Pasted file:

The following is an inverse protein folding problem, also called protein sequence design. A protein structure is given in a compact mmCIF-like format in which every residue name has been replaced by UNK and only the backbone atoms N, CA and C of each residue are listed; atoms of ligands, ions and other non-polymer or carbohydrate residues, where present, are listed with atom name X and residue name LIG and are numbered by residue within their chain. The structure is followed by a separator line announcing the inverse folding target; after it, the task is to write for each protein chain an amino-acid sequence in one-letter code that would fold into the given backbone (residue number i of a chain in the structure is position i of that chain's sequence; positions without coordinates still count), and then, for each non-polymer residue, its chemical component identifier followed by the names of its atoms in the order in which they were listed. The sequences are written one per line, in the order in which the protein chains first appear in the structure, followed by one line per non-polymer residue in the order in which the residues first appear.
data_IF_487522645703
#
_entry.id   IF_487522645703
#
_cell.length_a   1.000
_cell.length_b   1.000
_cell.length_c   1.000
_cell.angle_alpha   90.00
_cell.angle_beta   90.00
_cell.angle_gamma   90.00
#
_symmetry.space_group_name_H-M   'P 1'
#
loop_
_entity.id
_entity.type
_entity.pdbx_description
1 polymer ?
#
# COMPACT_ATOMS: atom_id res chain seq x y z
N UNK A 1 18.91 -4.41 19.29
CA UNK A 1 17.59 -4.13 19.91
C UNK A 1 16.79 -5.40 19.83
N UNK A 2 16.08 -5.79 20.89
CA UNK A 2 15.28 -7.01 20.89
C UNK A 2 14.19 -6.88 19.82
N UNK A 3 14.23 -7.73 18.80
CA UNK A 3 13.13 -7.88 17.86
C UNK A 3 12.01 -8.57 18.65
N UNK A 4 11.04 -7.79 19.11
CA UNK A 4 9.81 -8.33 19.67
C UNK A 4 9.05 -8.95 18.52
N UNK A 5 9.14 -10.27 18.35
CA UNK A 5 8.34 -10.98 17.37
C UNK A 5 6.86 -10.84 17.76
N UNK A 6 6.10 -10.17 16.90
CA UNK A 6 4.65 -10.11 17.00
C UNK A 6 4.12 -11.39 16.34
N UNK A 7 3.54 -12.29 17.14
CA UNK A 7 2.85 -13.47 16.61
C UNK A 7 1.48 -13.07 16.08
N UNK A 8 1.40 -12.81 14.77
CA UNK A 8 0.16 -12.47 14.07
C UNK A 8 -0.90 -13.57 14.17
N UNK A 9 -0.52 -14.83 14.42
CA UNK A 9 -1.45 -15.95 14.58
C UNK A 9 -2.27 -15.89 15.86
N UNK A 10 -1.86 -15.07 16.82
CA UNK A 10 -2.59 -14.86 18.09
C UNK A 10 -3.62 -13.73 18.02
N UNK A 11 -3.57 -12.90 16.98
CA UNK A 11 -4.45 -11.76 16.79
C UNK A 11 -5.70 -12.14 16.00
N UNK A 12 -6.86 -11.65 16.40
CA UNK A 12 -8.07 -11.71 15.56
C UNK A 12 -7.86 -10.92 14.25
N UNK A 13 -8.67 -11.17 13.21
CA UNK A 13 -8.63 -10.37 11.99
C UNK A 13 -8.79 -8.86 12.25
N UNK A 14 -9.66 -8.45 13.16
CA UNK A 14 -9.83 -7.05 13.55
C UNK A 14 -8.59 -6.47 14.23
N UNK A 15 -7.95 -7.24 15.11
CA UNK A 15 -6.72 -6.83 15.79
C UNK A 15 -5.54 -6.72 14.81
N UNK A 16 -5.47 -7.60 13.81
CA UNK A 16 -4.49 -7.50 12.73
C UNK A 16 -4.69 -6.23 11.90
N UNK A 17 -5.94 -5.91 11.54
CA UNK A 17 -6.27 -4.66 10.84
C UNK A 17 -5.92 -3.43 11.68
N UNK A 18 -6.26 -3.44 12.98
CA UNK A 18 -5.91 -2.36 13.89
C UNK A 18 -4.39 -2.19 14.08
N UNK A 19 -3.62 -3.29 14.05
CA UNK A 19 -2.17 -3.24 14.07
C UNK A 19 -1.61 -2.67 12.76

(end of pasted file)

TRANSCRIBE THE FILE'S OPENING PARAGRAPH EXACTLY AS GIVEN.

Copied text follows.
The following is an inverse protein folding problem, also called protein sequence design. A protein structure is given in a compact mmCIF-like format in which every residue name has been replaced by UNK and only the backbone atoms N, CA and C of each residue are listed; atoms of ligands, ions and other non-polymer or carbohydrate residues, where present, are listed with atom name X and residue name LIG and are numbered by residue within their chain. The structure is followed by a separator line announcing the inverse folding target; after it, the task is to write for each protein chain an amino-acid sequence in one-letter code that would fold into the given backbone (residue number i of a chain in the structure is position i of that chain's sequence; positions without coordinates still count), and then, for each non-polymer residue, its chemical component identifier followed by the names of its atoms in the order in which they were listed. The sequences are written one per line, in the order in which the protein chains first appear in the structure, followed by one line per non-polymer residue in the order in which the residues first appear.